There are issues in the campaign besides pure politics. The opposition party candidates, led by the Democratic Party of Japan, will probably repeat a number - 4.9% - almost every time they open their mouths. That is the official unemployment rate, now higher than it has ever been since the end of World War II. The good news is that the Bank of Japan's quarterly "Tankan" survey has cautiously pointed to a gradual recovery of the economy.
Mori showed that he had a clear idea of the importance of economic management when he said, after being chosen party president: "I shall do my best to put the economy back on a growth path. The favorable results are just beginning to be visible now." But the recovery is still fragile, and highly dependent on what happens to the U.S. economy. With interest rates near zero and public finances deep in the red, the new PM has relatively few tools left if the recovery should falter. Another huge economic stimulus package, like the ones his predecessor pushed through, would only add to the huge public debt - now totaling about 130% of gross domestic product - without guaranteeing a full recovery.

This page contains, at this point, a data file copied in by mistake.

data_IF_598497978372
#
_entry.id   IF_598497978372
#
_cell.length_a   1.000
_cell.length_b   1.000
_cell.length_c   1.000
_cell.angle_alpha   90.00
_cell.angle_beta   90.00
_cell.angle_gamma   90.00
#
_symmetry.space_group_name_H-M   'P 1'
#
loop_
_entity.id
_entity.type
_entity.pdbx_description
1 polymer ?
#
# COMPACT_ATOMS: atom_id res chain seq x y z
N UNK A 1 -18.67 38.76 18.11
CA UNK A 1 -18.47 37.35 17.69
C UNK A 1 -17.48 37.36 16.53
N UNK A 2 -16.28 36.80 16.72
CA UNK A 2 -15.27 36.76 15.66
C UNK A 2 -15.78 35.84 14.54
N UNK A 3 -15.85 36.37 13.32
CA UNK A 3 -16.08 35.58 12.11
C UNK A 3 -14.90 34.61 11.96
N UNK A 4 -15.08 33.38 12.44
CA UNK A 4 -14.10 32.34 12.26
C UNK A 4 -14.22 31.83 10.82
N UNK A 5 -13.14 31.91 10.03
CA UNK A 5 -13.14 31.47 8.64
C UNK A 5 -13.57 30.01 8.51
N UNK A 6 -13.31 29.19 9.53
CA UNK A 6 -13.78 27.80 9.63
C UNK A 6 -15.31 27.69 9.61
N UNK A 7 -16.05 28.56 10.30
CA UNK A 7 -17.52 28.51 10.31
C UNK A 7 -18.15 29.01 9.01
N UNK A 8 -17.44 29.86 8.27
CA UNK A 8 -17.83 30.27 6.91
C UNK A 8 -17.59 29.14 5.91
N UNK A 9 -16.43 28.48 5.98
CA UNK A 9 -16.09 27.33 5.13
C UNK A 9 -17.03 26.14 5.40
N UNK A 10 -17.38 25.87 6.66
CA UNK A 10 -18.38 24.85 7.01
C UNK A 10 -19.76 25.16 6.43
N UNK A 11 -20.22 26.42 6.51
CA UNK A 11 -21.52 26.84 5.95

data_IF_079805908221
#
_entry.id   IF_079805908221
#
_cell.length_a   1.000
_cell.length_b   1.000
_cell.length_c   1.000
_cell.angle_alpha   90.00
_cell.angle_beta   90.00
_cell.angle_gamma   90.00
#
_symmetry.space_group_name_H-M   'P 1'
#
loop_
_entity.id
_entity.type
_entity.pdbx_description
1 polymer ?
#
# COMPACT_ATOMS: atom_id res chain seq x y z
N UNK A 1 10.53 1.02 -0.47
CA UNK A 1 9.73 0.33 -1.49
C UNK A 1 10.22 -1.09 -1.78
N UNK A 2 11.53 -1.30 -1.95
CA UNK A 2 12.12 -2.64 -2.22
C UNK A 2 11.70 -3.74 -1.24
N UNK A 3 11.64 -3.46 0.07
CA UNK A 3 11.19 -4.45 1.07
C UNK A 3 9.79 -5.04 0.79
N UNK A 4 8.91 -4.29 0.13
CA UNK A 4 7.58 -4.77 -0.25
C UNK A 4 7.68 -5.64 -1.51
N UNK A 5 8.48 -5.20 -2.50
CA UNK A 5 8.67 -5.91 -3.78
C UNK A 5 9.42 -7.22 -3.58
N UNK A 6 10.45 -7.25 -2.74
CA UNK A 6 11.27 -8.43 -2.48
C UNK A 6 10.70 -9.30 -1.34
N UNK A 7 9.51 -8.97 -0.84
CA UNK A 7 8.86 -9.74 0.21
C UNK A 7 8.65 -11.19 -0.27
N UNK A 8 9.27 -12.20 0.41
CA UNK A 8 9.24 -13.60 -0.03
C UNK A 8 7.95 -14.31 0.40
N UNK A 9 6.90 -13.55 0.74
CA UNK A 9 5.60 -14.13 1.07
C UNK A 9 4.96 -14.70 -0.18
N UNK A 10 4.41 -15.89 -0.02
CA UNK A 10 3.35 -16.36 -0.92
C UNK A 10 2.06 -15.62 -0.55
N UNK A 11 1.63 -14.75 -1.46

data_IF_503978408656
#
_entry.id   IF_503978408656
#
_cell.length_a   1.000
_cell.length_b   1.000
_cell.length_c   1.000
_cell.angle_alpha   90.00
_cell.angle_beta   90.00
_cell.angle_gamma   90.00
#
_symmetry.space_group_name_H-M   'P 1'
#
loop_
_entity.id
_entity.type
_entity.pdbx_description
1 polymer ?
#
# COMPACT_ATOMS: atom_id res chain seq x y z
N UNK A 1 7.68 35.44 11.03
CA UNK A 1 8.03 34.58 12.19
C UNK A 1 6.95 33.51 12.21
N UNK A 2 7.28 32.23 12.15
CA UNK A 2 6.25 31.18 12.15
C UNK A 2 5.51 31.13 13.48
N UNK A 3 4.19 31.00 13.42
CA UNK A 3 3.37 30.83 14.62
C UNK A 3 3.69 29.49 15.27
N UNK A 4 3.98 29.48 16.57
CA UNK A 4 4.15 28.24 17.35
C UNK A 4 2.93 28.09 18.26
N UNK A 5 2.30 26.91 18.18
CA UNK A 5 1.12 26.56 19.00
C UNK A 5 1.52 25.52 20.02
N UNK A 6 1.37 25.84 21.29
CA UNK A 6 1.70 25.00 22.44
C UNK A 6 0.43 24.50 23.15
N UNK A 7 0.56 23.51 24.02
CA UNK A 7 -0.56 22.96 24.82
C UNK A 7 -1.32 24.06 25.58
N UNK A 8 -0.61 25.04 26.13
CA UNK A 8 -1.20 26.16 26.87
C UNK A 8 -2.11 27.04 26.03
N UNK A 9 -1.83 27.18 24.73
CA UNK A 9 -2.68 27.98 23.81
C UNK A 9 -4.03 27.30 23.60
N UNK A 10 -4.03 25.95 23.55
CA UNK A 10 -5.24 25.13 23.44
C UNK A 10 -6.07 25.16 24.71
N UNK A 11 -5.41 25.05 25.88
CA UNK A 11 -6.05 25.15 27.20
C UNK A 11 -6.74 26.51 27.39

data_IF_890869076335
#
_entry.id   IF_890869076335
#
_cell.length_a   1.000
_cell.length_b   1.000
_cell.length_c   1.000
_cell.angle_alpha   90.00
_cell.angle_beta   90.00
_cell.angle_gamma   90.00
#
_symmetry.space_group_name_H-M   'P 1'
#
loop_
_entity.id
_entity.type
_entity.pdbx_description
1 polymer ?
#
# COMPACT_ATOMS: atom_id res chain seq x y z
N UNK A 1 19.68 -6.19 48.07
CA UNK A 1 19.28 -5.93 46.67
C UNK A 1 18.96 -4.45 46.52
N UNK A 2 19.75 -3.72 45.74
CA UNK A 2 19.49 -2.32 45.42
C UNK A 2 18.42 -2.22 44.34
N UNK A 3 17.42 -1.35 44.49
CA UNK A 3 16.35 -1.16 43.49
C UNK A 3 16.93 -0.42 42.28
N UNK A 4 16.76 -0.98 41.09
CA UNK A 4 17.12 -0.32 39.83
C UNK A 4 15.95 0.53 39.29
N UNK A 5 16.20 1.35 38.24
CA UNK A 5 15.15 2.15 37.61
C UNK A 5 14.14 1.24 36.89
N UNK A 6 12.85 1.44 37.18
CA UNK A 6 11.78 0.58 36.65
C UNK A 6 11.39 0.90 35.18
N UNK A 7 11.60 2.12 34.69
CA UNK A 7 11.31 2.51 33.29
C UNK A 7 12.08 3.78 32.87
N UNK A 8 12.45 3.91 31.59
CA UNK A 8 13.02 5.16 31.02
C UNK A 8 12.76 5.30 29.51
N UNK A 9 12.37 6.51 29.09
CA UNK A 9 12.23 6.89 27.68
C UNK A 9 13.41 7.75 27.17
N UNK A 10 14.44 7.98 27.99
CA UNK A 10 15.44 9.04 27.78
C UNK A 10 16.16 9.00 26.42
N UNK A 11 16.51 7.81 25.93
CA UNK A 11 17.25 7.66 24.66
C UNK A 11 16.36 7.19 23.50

These are all problems the tragically stricken Obuchi Keizo no longer has to worry about. At some point, doctors may have to decide whether to declare him brain-dead - and whether to pull the plug. It's scant consolation, but at least Obuchi's family, friends and supporters can take solace in the fact that Japan progressed during his tenure. It's a legacy Mori would be happy to match.
With additional reporting by Jonathan Sprague/Tokyo and Roger Mitton/Bangkok
No Time For A Honeymoon
A mountain of tasks awaits Japan's new PM
By JONATHAN SPRAGUE Tokyo